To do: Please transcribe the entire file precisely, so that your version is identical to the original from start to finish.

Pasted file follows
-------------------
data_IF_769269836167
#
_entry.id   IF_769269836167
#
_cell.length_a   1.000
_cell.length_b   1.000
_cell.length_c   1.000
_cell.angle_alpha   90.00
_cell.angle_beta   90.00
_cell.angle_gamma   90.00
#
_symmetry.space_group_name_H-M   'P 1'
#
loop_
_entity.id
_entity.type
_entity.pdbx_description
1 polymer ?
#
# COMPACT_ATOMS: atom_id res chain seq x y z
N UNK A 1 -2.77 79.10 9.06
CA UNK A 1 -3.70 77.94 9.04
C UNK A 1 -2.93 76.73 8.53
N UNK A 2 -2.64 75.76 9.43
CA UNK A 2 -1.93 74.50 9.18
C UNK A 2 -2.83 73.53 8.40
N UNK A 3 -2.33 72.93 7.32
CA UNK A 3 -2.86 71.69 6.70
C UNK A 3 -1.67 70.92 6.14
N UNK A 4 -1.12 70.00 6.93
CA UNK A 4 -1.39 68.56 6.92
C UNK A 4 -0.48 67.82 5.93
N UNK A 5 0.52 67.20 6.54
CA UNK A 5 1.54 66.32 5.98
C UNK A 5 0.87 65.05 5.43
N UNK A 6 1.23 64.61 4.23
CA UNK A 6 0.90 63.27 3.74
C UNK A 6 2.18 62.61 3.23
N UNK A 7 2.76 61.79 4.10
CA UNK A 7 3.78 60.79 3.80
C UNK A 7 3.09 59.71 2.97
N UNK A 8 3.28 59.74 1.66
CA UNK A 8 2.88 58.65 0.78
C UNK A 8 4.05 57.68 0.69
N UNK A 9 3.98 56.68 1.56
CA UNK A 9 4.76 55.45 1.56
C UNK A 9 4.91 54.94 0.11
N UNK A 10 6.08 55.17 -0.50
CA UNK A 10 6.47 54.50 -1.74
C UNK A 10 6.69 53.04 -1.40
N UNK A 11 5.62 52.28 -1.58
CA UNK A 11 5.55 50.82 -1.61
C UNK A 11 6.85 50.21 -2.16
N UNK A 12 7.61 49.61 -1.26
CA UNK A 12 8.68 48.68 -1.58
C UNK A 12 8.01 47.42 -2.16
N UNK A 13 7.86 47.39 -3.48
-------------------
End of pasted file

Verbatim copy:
data_IF_769269836167
#
_entry.id   IF_769269836167
#
_cell.length_a   1.000
_cell.length_b   1.000
_cell.length_c   1.000
_cell.angle_alpha   90.00
_cell.angle_beta   90.00
_cell.angle_gamma   90.00
#
_symmetry.space_group_name_H-M   'P 1'
#
loop_
_entity.id
_entity.type
_entity.pdbx_description
1 polymer ?
#
# COMPACT_ATOMS: atom_id res chain seq x y z
N UNK A 1 -2.77 79.10 9.06
CA UNK A 1 -3.70 77.94 9.04
C UNK A 1 -2.93 76.73 8.53
N UNK A 2 -2.64 75.76 9.43
CA UNK A 2 -1.93 74.50 9.18
C UNK A 2 -2.83 73.53 8.40
N UNK A 3 -2.33 72.93 7.32
CA UNK A 3 -2.86 71.69 6.70
C UNK A 3 -1.67 70.92 6.14
N UNK A 4 -1.12 70.00 6.93
CA UNK A 4 -1.39 68.56 6.92
C UNK A 4 -0.48 67.82 5.93
N UNK A 5 0.52 67.20 6.54
CA UNK A 5 1.54 66.32 5.98
C UNK A 5 0.87 65.05 5.43
N UNK A 6 1.23 64.61 4.23
CA UNK A 6 0.90 63.27 3.74
C UNK A 6 2.18 62.61 3.23
N UNK A 7 2.76 61.79 4.10
CA UNK A 7 3.78 60.79 3.80
C UNK A 7 3.09 59.71 2.97
N UNK A 8 3.28 59.74 1.66
CA UNK A 8 2.88 58.65 0.78
C UNK A 8 4.05 57.68 0.69
N UNK A 9 3.98 56.68 1.56
CA UNK A 9 4.76 55.45 1.56
C UNK A 9 4.91 54.94 0.11
N UNK A 10 6.08 55.17 -0.50
CA UNK A 10 6.47 54.50 -1.74
C UNK A 10 6.69 53.04 -1.40
N UNK A 11 5.62 52.28 -1.58
CA UNK A 11 5.55 50.82 -1.61
C UNK A 11 6.85 50.21 -2.16
N UNK A 12 7.61 49.61 -1.26
CA UNK A 12 8.68 48.68 -1.58
C UNK A 12 8.01 47.42 -2.16
N UNK A 13 7.86 47.39 -3.48